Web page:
by Robert J. Burrowes / January 16th, 2018
A long-standing French protectorate briefly occupied by Japan during World War II, Cambodia became independent in 1953 as the French finally withdrew from Indochina. Under the leadership of Prince Norodom Sihanouk, Cambodia remained officially neutral, including during the subsequent US war on Indochina. However, by the mid-1960s, parts of the eastern provinces of Cambodia were bases for North Vietnamese Army and National Liberation Front (NVA/NLF) forces operating against South Vietnam and this resulted in nearly a decade of bombing by the United States from 4 October 1965.
In 1970 Sihanouk was ousted in a US-supported coup led by General Lon Nol. The following few years were characterized by an internal power struggle between Cambodian elites and war involving several foreign countries, but particularly including continuation of the recently commenced ‘carpet bombing’ of Cambodia by the US Air Force.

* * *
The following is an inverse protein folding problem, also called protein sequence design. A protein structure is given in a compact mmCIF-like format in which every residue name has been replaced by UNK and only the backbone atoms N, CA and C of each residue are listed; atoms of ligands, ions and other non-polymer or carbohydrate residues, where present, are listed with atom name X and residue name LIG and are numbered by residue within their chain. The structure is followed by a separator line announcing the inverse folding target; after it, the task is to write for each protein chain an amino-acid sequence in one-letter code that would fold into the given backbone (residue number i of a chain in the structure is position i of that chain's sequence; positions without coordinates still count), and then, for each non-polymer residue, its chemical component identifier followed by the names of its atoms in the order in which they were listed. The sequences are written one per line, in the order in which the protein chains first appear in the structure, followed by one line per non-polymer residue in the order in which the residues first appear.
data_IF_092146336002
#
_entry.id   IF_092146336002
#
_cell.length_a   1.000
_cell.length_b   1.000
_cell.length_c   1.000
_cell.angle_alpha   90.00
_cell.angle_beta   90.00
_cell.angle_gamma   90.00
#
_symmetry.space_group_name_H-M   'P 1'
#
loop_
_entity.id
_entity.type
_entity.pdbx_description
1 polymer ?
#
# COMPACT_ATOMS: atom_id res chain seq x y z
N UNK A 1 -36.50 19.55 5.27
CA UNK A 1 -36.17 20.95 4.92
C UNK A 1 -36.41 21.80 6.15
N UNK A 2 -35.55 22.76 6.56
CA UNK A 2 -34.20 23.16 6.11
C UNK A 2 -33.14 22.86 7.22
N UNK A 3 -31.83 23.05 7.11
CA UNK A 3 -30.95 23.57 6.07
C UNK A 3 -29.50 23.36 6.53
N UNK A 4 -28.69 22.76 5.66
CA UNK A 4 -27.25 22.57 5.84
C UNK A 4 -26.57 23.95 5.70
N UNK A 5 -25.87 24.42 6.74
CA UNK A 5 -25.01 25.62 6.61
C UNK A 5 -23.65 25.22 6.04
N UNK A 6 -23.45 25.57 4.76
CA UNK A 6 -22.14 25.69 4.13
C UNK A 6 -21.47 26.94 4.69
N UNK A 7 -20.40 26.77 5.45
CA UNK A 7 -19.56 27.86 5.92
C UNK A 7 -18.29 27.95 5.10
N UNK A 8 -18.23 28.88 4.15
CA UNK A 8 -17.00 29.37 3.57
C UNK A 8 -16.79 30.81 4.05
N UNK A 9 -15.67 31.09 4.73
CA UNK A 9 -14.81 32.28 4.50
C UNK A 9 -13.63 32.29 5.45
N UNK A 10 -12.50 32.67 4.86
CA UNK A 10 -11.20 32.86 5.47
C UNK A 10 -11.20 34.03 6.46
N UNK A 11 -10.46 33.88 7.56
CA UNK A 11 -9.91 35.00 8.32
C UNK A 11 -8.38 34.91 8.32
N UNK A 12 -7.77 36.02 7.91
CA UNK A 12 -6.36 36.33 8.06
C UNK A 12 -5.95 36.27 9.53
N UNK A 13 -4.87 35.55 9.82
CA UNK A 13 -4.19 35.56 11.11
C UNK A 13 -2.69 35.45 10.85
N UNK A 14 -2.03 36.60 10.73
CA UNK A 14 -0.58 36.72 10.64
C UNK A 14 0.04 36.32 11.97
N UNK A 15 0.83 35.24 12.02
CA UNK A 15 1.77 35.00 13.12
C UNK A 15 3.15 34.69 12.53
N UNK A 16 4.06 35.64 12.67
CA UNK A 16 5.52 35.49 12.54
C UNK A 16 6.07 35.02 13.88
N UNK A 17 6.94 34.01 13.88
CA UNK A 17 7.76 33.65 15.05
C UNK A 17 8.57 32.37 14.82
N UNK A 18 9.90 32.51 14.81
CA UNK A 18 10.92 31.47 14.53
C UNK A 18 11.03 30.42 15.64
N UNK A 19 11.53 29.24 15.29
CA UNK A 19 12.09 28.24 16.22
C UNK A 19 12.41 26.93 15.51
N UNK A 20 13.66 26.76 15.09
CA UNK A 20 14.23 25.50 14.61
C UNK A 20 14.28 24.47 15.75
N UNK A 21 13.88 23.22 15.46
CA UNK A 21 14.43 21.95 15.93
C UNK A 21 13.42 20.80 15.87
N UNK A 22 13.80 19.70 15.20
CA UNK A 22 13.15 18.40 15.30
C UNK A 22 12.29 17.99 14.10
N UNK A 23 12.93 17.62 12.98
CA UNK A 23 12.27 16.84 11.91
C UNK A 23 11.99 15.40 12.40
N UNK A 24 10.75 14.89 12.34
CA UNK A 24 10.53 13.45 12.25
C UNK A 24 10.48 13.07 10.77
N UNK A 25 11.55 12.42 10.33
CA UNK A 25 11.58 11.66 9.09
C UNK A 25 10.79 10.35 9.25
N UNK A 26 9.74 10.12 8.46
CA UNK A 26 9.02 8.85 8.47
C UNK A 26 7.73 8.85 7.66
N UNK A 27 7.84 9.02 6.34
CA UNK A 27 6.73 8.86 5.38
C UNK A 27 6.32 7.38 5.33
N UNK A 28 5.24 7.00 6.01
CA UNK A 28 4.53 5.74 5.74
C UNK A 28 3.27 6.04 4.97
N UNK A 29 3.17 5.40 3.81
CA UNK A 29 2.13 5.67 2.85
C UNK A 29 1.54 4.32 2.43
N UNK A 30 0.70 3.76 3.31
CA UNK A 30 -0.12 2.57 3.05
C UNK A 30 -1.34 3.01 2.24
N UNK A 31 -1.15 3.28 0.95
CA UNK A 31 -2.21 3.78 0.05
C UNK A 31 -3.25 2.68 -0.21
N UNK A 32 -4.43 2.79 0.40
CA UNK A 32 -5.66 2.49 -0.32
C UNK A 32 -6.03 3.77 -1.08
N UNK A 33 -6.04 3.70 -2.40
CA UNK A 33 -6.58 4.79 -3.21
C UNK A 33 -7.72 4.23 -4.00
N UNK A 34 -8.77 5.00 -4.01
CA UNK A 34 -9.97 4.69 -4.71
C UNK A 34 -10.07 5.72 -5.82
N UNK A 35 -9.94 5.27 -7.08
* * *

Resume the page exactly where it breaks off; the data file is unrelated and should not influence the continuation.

On 17 April 1975 the Communist Party of Kampuchea (CPK), otherwise known as the Khmer Rouge, took control of Cambodia. Following four years of ruthless rule by the Chinese-supported Khmer Rouge, initially under Pol Pot, they were defeated by the Vietnamese army in 1979 and the Vietnamese occupation authorities established the People’s Republic of Kampuchea (PRK), installing Heng Samrin and other pro-Vietnamese Communist politicians as leaders of the new government. Heng was succeeded by Chan Sy as Prime Minister in…